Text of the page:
Tips and Techniques to Enhance Your Braille Reading Experience

Many touch readers dream of a day when our fingers can smoothly glide across pages of braille freeing our minds to connect with content and absorb words flowing under our hands. But for some of us, developing those tactile skills and confidence needed for a comfortable reading speed is not straight forward. In the worst cases, we lose confidence and give up on touch reading entirely. It does not have to be this way.


I have been reading braille for over 40 years. I have also listened to many braille readers talking about improving reading technique, including braille experts from many braille authorities from across Europe and around the world. Here I aim to distil that experience in to a list of tips and techniques that when applied I hope will enhance your own reading experience.


Let us first deal with the elephant in the room. You do not have to be very young nor super intelligent to read by touch. Braille must not be thought of as a last resort only to be used when other reading methods did not work. Braille is simply reading designed for your fingers like print is designed for eyes. Braille can complement other reading formats. Combining braille with audio and/or large print can be powerful for supporting understanding. You do not have to accept other people’s low expectations about when is a good time to brush up on touch reading skills. It is never too late.


As with reading print, braille is easier when you make it fun and do it with other people. Find a community of peers to help celebrate your successes and support you through the challenges. Face to face braille reading groups can be found in some areas and some groups meet online.


Practicing your braille writing can support braille reading. Writing braille forces you to think about how braille is formed while giving your fingers an alternative from the business of reading. For example, start writing a braille diary, label items around the home and use braille in greetings cards. You can also create flashcards of words that include braille signs you currently find difficult.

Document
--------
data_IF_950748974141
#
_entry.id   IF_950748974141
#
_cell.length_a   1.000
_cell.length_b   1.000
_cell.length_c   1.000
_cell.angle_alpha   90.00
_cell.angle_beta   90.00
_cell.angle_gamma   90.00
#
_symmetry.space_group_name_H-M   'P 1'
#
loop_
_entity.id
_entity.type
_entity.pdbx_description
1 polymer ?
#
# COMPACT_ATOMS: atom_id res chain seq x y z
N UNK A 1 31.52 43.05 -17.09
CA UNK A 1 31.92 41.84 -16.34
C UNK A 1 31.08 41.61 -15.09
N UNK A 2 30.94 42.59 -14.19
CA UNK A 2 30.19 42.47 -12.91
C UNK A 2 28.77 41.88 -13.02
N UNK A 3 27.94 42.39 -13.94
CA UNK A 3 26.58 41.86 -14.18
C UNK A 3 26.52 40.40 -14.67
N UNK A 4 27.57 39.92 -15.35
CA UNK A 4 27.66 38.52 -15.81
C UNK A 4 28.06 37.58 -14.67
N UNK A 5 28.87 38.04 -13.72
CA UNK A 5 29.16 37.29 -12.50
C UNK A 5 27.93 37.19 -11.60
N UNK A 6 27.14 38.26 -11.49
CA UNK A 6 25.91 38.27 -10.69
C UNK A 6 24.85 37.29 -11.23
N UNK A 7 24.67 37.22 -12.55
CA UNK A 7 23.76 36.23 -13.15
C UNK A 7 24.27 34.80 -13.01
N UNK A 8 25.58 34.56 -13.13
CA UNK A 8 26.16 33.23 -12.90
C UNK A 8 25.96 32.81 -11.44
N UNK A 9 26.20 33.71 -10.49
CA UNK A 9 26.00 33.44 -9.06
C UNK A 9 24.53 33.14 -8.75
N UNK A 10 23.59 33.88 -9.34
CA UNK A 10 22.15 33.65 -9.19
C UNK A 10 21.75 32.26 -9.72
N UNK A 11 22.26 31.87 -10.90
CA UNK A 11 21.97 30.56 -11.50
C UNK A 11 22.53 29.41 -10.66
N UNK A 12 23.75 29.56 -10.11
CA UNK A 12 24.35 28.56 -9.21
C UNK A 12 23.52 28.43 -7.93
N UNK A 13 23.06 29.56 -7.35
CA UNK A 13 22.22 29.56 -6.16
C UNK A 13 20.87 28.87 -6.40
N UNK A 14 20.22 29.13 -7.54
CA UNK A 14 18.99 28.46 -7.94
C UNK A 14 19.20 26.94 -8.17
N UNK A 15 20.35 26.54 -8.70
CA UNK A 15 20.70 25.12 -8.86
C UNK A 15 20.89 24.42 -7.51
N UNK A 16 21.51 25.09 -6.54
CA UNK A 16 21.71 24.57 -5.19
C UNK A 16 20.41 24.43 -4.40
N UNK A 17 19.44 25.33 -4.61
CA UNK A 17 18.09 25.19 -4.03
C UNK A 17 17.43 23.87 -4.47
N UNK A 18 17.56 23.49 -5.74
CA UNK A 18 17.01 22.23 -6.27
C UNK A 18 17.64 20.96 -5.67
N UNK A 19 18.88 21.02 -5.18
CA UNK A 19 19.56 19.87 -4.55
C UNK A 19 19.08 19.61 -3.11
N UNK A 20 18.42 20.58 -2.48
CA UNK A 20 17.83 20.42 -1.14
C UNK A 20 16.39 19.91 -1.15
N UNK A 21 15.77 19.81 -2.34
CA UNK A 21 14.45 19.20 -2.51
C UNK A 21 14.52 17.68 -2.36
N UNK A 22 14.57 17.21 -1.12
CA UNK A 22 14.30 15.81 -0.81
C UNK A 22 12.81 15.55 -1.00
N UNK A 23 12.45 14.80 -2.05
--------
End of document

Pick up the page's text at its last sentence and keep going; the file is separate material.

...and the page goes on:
Revisiting pre-braille skills really helps. Tracking, discriminating and fine motor skills are essential. Playing a musical instrument, cooking and crafts all develop dexterity. Even folding clothes, playing with Lego, dealing cards or sorting coins also reenforce tactile skills.


Preparing your hands for reading. Braille is much easier to feel when your hands are warm and dry. So be sure to wash your fingers in warm water and dry them before sitting down to read.


Make sure your reading material is stationary. You will find braille is much easier if your book or display is on a solid flat surface in front of you and not wobbling around.


When possible, try to adopt a relaxed posture with your back and wrists well supported and your elbows at right angles. Reading braille usually means your hands are almost flat with fingers straight out in front of you improving contact with braille  characters.


Touch with the most sensitive part of your finger. Usually the area around your finger print is used for reading braille. That is the flat area opposite your fingernail, not the very end of your fingertip. Typically faster readers have a very gentle touch and read with both hands. Avoid pressing down on dots. Experiment to discover which of your fingers are most sensitive for perceiving braille and discuss multi-finger techniques with other readers.


Read both hardcopy and digital braille. Nothing improves braille reading more than having a big old braille book or magazine to reenforce spatial awareness skills. Hardcopy gives you the chance to practice hand scanning, feeling the shape of titles and paragraphs and finding your place.


Vary the content. Sometimes pushing yourself away from the familiar can force development of more robust reading skills. Branch out to include content with less familiar vocabulary. For example, poetry. Do not frustrate yourself though. You want most of your reading to be enjoyable, especially if you are reading alone, and perhaps throw in something moderately challenging now and then.


Take your time when selecting a braille display. Explore opportunities to get hands on with as many different display models as possible. Braille lines with fewer than 20 characters may be more portable and increase the number of opportunities you have to read. But shorter displays can reduce reading speed and fluency because of how often you must press panning keys. 32 or 40 cells can offer a practical trade off between portability and panning efficiency.


Consider if you need to reassign the function of panning keys on your braille display. If your right hand is your dominant braille reading hand then pressing a panning key at the left end of your display may be more efficient. Most screen readers will let you reassign braille buttons within braille settings.


Reduce distractions to help you focus, especially if you read from a smartphone or tablet. Suppressing notifications, locking screen orientation and select a reading app known to work well with reading braille.


Monitoring progress. You can set a one minute timer and read at a comfortable rate. When the minute has elapsed, count the number of words and make a note of the value. You can track this over time repeating the experiment every week or so to see if you’re making progress.


While increasing speed can make braille more enjoyable and useful, reading is not all about speed. Understanding is much more important. Some fast readers struggle to tell you what they just read. So as with all things find a balance that is right for you.


I hope you found this useful and that you will share your own tips with the community.


Happy reading.